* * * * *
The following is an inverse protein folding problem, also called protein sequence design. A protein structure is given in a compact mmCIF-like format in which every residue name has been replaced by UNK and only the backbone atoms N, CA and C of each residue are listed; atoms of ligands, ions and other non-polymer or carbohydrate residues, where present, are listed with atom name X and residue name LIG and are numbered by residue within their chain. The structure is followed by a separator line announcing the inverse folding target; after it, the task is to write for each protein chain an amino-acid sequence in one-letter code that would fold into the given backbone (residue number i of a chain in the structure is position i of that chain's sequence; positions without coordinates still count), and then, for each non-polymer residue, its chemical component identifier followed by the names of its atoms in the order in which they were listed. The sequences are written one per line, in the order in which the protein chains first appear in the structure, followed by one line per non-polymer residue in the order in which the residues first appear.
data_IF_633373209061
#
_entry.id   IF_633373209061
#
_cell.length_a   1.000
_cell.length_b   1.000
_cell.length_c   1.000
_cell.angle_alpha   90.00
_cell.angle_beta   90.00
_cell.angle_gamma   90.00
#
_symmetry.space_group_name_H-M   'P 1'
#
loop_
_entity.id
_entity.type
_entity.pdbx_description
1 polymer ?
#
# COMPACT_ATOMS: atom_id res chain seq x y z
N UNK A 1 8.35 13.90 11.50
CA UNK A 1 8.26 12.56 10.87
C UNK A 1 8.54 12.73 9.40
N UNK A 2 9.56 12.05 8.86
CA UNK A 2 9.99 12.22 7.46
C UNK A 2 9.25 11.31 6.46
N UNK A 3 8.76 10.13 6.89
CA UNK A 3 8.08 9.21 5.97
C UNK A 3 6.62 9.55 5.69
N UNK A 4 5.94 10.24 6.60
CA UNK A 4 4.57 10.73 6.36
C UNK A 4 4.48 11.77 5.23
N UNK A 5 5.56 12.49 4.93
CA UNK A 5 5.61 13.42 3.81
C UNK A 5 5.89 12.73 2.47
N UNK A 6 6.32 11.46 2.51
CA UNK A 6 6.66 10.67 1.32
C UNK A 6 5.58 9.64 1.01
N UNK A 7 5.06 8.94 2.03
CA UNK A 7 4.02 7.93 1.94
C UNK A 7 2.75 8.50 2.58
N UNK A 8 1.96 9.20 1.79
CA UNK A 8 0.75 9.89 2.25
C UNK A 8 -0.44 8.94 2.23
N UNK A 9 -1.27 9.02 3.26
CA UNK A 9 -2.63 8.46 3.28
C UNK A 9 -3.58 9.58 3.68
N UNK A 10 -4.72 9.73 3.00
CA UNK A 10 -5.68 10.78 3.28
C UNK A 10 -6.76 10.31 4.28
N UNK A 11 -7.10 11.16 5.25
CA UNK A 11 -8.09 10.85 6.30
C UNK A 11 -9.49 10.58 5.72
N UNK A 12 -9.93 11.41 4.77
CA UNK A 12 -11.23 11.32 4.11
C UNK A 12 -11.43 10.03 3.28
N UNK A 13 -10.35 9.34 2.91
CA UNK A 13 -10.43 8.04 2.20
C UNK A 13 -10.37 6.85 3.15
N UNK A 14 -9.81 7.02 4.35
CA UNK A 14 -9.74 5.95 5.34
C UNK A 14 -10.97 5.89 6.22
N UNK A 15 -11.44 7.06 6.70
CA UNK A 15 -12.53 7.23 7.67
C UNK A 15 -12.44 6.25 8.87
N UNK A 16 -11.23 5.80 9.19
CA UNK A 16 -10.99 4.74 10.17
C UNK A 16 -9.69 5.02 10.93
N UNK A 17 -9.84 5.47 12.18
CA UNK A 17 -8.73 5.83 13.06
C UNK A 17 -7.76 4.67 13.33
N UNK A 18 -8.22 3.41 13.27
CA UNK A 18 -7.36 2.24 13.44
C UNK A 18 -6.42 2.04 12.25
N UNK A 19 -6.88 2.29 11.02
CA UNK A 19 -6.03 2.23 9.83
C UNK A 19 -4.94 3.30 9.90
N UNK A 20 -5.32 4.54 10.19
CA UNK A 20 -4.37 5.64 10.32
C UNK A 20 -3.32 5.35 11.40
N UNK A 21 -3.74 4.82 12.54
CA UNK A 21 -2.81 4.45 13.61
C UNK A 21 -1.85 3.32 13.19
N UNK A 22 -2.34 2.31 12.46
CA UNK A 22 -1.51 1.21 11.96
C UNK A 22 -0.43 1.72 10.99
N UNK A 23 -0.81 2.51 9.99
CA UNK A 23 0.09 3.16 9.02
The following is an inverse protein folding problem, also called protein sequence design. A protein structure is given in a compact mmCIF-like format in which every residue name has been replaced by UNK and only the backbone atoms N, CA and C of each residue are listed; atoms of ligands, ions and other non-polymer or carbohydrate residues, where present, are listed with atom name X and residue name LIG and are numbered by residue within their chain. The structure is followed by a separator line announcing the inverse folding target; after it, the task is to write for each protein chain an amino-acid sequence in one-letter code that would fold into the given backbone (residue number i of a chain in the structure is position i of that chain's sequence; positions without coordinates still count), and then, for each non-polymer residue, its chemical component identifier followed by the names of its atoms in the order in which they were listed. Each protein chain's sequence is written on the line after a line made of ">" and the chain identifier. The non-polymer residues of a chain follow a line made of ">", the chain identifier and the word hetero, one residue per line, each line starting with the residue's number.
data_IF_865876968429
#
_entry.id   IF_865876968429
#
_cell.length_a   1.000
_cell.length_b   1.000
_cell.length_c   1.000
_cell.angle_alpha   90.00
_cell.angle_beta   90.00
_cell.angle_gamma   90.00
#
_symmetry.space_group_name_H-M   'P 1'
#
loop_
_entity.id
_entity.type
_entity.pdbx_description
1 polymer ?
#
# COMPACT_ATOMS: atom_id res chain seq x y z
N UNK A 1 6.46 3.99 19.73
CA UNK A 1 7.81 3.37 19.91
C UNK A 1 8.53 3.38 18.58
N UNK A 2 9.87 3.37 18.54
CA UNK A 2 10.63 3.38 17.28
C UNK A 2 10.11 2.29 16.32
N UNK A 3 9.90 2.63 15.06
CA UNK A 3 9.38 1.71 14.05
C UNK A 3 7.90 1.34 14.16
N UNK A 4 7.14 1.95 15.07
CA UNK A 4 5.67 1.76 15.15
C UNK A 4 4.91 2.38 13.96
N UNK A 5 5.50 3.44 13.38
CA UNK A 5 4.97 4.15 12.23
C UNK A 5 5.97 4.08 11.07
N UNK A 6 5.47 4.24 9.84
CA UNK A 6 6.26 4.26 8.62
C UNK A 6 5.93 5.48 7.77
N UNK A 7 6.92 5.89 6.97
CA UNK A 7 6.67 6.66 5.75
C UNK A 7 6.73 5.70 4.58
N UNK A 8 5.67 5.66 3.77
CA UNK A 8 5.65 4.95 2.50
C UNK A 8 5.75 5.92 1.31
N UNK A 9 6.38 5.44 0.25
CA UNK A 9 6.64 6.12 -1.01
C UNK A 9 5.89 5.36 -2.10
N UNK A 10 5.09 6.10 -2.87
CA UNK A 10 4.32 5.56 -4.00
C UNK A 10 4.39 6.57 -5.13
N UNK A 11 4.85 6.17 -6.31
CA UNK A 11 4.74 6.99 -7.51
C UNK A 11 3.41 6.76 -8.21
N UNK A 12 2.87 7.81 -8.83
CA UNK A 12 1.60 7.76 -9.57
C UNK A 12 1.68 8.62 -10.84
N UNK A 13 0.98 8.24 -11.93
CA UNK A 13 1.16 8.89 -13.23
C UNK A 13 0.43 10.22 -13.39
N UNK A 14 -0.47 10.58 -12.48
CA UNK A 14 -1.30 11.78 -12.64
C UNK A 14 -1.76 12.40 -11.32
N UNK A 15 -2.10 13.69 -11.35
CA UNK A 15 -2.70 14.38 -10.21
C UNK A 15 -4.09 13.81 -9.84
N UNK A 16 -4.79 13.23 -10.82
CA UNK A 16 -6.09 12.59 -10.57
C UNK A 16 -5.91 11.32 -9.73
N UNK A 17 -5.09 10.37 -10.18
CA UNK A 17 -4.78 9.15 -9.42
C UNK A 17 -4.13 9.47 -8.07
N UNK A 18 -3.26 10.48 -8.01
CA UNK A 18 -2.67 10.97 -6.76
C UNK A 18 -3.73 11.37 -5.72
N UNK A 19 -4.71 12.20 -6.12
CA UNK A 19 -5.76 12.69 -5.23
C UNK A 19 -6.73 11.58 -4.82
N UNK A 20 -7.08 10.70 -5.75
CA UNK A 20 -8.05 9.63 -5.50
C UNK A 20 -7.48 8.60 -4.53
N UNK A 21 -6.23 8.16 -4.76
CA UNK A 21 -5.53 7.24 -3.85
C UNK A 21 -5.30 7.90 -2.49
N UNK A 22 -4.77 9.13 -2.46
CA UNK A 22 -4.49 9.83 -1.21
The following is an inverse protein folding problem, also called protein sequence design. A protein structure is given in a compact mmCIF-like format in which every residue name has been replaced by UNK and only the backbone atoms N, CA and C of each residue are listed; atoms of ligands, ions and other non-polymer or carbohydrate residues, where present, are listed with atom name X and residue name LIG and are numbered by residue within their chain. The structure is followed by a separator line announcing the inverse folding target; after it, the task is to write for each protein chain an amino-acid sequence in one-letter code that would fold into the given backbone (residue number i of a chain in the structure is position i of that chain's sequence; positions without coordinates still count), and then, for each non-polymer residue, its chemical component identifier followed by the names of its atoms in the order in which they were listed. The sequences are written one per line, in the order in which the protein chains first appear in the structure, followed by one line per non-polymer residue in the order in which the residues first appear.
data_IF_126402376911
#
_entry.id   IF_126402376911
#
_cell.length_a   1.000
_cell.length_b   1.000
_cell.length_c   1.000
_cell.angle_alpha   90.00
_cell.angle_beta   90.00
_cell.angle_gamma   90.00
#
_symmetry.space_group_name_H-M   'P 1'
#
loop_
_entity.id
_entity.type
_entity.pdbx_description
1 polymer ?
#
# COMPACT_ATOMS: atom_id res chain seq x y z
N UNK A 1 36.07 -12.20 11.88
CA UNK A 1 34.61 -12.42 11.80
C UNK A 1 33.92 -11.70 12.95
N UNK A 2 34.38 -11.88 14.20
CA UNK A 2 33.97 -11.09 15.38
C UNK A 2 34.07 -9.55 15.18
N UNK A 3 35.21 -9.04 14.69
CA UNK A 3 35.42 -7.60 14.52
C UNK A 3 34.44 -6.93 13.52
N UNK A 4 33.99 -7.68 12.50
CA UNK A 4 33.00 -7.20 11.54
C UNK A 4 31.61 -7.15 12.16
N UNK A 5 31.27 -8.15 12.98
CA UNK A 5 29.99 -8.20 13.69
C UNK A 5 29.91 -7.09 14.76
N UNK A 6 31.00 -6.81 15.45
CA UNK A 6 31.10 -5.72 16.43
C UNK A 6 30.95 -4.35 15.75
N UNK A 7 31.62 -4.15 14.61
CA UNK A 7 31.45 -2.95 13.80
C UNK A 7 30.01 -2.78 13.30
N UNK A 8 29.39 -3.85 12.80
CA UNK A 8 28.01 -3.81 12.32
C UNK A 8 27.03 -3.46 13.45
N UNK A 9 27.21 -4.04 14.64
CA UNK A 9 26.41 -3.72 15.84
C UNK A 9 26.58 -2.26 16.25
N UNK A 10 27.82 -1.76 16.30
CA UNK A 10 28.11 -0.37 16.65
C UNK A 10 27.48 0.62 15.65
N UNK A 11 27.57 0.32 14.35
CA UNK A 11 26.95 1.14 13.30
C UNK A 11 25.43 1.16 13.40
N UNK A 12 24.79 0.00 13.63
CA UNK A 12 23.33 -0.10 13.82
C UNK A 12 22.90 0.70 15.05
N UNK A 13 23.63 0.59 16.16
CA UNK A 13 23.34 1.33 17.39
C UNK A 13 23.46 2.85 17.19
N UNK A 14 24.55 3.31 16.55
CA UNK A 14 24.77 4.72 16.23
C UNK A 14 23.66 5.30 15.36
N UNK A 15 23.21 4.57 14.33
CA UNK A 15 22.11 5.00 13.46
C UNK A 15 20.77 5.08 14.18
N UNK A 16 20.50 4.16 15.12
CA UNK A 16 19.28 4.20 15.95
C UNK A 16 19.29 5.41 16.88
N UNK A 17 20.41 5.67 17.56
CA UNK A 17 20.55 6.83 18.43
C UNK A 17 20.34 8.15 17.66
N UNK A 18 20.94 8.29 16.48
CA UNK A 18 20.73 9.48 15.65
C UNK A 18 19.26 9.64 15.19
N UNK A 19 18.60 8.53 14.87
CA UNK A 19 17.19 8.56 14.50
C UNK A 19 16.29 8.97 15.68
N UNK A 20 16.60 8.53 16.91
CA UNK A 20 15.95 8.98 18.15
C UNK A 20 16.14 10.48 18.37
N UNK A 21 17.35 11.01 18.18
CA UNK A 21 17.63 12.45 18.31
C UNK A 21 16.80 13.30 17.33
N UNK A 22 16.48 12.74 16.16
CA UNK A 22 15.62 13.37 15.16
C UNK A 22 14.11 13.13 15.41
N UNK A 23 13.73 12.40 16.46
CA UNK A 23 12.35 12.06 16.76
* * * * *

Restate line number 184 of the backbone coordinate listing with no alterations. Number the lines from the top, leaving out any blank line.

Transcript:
_cell.angle_alpha   90.00